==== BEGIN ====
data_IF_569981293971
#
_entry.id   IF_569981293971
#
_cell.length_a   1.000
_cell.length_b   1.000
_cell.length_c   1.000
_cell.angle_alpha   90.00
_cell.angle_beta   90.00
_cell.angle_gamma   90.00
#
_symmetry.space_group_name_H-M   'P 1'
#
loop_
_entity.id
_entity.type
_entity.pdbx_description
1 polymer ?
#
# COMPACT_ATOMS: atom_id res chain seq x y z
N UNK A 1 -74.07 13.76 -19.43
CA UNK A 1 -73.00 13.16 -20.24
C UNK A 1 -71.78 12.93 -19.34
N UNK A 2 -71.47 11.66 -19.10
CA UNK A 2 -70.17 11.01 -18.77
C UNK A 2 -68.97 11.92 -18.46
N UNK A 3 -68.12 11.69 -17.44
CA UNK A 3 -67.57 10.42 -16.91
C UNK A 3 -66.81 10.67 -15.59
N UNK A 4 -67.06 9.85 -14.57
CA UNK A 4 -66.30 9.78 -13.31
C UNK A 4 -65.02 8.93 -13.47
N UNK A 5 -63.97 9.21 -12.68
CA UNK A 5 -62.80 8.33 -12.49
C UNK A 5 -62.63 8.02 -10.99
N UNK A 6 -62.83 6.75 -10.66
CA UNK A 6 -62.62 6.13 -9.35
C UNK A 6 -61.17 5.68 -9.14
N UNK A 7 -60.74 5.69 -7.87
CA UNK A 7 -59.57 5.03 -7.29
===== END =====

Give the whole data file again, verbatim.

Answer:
data_IF_569981293971
#
_entry.id   IF_569981293971
#
_cell.length_a   1.000
_cell.length_b   1.000
_cell.length_c   1.000
_cell.angle_alpha   90.00
_cell.angle_beta   90.00
_cell.angle_gamma   90.00
#
_symmetry.space_group_name_H-M   'P 1'
#
loop_
_entity.id
_entity.type
_entity.pdbx_description
1 polymer ?
#
# COMPACT_ATOMS: atom_id res chain seq x y z
N UNK A 1 -74.07 13.76 -19.43
CA UNK A 1 -73.00 13.16 -20.24
C UNK A 1 -71.78 12.93 -19.34
N UNK A 2 -71.47 11.66 -19.10
CA UNK A 2 -70.17 11.01 -18.77
C UNK A 2 -68.97 11.92 -18.46
N UNK A 3 -68.12 11.69 -17.44
CA UNK A 3 -67.57 10.42 -16.91
C UNK A 3 -66.81 10.67 -15.59
N UNK A 4 -67.06 9.85 -14.57
CA UNK A 4 -66.30 9.78 -13.31
C UNK A 4 -65.02 8.93 -13.47
N UNK A 5 -63.97 9.21 -12.68
CA UNK A 5 -62.80 8.33 -12.49
C UNK A 5 -62.63 8.02 -10.99
N UNK A 6 -62.83 6.75 -10.66
CA UNK A 6 -62.62 6.13 -9.35
C UNK A 6 -61.17 5.68 -9.14
N UNK A 7 -60.74 5.69 -7.87
CA UNK A 7 -59.57 5.03 -7.29